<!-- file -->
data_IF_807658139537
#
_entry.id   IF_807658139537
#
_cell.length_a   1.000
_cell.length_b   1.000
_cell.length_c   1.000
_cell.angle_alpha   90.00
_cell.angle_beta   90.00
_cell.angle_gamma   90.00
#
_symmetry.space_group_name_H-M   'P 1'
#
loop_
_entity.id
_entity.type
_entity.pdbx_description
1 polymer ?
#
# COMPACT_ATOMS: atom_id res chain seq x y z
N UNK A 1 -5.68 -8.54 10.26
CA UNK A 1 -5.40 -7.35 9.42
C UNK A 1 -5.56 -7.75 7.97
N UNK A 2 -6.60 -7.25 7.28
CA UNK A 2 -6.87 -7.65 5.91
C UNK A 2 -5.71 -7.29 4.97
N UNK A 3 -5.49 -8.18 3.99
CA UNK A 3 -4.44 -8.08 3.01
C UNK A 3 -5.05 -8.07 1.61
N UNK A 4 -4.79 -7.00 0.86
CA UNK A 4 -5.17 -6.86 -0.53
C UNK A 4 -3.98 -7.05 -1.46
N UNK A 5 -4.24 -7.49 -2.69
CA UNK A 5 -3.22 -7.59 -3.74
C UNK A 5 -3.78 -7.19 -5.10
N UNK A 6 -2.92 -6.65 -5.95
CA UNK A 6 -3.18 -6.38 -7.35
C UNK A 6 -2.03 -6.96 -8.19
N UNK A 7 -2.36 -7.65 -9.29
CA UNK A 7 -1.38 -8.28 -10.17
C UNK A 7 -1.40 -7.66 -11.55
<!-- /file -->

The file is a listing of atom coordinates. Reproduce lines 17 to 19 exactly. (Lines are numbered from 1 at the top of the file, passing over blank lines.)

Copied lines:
_entity.pdbx_description
1 polymer ?
#